6 dakika okuma süresi
Haz 25, 2024



 A Doll's House is one of the first feminist and modernist plays written by Henrik Ibsen.

For a man who grew up in a patriarchal society, it was not easy to think and write differently

from his time. Although he predicted the reactions he would receive, the main female

character in his play was born, raised, and found herself in the patriarchal society. He wanted

to be the voice of many women who died and will die without discovering themselves. The

Norwegian writer is regarded as the pioneer of modern theater by literary critics from his

time to the present and is considered to revolutionize the art of theater. Ibsen opposes the

bourgeois morality under the influence of the patriarchal religion and the patriarchal structure

of the bourgeois family that emerged in the 19th century, which is the remnant of the feudal

order and that women have no social role or identity other than being a wife and mother. A

Doll’s House examines the individual's conflict with the social institutions such as family,

religion, and community that progresses economically and politically but behind the

individual intellectually, as well as the inherent mistakes of the capitalist order and

patriarchal family. The play contains elements that reflect the mirror relationship between

theater and reality, the transition and the transformation. It places morality both in Helmer's

personality and in Nora's rebellion, and on the process of emancipation and individuation of

women, which is the most prominent social indicator of modernity and feminism.

 The story of each person begins with discovering his own self, but a woman born in a

patriarchal society is not allowed to discover herself. She is expected to be a puppet of his

own life without discovering who she is, where, and how she would like to be. The woman

should take care of everyday and ordinary household chores, give birth to children, and their

the only duty is to be a mother. Because they know that as long as intelligence, questioning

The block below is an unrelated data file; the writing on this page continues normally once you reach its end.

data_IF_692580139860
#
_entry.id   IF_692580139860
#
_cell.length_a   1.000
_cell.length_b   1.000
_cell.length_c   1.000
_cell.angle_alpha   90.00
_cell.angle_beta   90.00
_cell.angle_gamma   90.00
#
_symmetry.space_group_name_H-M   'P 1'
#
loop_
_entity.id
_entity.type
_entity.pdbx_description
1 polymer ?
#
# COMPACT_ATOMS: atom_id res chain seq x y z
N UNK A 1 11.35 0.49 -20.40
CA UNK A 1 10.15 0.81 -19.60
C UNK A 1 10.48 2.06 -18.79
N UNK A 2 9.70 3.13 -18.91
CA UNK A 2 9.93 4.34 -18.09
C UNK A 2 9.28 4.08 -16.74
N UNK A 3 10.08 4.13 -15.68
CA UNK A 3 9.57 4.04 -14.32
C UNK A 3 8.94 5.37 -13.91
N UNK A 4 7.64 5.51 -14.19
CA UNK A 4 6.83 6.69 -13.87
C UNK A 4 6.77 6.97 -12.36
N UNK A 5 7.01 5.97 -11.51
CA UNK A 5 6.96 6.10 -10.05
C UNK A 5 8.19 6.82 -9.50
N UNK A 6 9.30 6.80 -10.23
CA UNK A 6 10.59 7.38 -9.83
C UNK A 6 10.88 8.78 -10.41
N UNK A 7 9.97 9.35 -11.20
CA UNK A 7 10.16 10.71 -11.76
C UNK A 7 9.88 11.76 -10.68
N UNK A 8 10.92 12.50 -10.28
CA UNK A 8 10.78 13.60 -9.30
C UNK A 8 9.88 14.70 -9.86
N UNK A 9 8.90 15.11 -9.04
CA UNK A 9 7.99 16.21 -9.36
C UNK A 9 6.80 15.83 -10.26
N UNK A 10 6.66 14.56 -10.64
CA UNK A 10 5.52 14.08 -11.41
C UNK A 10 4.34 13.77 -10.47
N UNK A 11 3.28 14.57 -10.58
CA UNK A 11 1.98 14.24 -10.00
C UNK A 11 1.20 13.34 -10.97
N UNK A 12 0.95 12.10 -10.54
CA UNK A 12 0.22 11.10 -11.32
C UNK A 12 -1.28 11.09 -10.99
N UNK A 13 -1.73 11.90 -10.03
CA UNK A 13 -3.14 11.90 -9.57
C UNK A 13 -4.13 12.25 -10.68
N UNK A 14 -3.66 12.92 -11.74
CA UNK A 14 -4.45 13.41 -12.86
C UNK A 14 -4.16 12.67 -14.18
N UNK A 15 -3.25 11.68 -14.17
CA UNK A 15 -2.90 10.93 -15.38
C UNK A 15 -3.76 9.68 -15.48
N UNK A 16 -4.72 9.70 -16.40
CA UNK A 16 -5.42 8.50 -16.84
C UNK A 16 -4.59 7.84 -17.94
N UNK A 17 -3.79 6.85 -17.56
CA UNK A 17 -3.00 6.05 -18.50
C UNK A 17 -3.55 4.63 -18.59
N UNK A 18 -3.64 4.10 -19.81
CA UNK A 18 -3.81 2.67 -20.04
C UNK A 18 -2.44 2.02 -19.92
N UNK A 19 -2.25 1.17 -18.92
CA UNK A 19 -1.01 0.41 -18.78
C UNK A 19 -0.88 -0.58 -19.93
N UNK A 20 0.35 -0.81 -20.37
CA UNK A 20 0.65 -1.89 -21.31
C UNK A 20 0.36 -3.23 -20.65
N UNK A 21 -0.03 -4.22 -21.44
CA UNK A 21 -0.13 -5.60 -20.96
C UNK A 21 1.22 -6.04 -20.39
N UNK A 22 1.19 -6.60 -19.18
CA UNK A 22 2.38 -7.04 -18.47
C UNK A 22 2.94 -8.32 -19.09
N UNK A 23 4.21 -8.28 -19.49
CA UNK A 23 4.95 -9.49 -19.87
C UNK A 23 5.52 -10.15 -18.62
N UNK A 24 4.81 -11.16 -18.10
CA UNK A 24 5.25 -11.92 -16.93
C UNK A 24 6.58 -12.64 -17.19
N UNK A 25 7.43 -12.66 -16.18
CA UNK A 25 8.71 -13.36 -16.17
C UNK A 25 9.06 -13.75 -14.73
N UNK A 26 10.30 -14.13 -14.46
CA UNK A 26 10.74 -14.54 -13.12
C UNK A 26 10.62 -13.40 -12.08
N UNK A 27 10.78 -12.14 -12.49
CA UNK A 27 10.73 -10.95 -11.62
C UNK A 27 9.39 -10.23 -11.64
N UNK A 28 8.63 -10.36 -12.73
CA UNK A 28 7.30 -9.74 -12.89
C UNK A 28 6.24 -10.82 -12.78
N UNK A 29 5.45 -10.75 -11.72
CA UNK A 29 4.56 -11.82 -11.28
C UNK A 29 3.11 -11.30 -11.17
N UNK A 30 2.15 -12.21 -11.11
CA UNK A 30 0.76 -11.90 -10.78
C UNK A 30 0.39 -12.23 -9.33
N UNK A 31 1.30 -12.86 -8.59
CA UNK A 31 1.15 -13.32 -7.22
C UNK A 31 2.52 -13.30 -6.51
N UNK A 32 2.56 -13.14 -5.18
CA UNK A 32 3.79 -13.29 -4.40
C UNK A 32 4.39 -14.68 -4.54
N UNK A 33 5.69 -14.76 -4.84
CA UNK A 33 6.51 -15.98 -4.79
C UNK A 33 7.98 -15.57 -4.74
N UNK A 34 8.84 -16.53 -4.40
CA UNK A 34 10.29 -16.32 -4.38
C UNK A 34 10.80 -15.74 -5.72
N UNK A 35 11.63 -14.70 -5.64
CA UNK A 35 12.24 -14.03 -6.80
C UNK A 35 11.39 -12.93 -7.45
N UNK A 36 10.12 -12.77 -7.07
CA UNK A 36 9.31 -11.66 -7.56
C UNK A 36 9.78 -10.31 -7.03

ability and courage are in a woman, she can change everything. “ HELMER. Why, Nora, how

unreasonable and ungrateful you are! Have you not been happy here? NORA. No, never. I

thought I was, but I never was. HELMER. Not- not happy! NORA. No; only merry. And you

have always been so kind to me. But our house has been nothing but a play-room. Here I

have been your doll-wife, just as at home I used to be papa's doll-child.” Being despised and

in the second place from birth damages the spirit and courage of the woman. Just like the

story of Nora's, as can be understood from the name of the play, the doll has a symbolic

meaning at the beginning. The doll symbolizes Nora, and the house symbolizes children's

play as if they are playing a game in their house. Nora has been used to living her life away

from herself and under the direction of others. With the loss of her mother at a young age, she

was raised like a doll in her father's hands for years, and she accepted all of them without

questioning what her father taught her. With her marriage, she was completely detached from

real life and she adopted a life that is obliged to close herself at home and only take care of

her children, and at the same time obeying her husband's rules like a little girl. Everything in

the house has been furnished to Torvald's taste, and he has all the control. This play is full of

symbols that indicate the desire to dominate and humiliate her. As a matter of fact, he even

decides what Nora can or cannot eat and forbids Nora from eating macarons on the pretext

that her teeth will rot. Although Torvald seems to be considering Nora's health here, the main

reason for the ban is the perception of the "beautiful woman" of the Victorian era, because of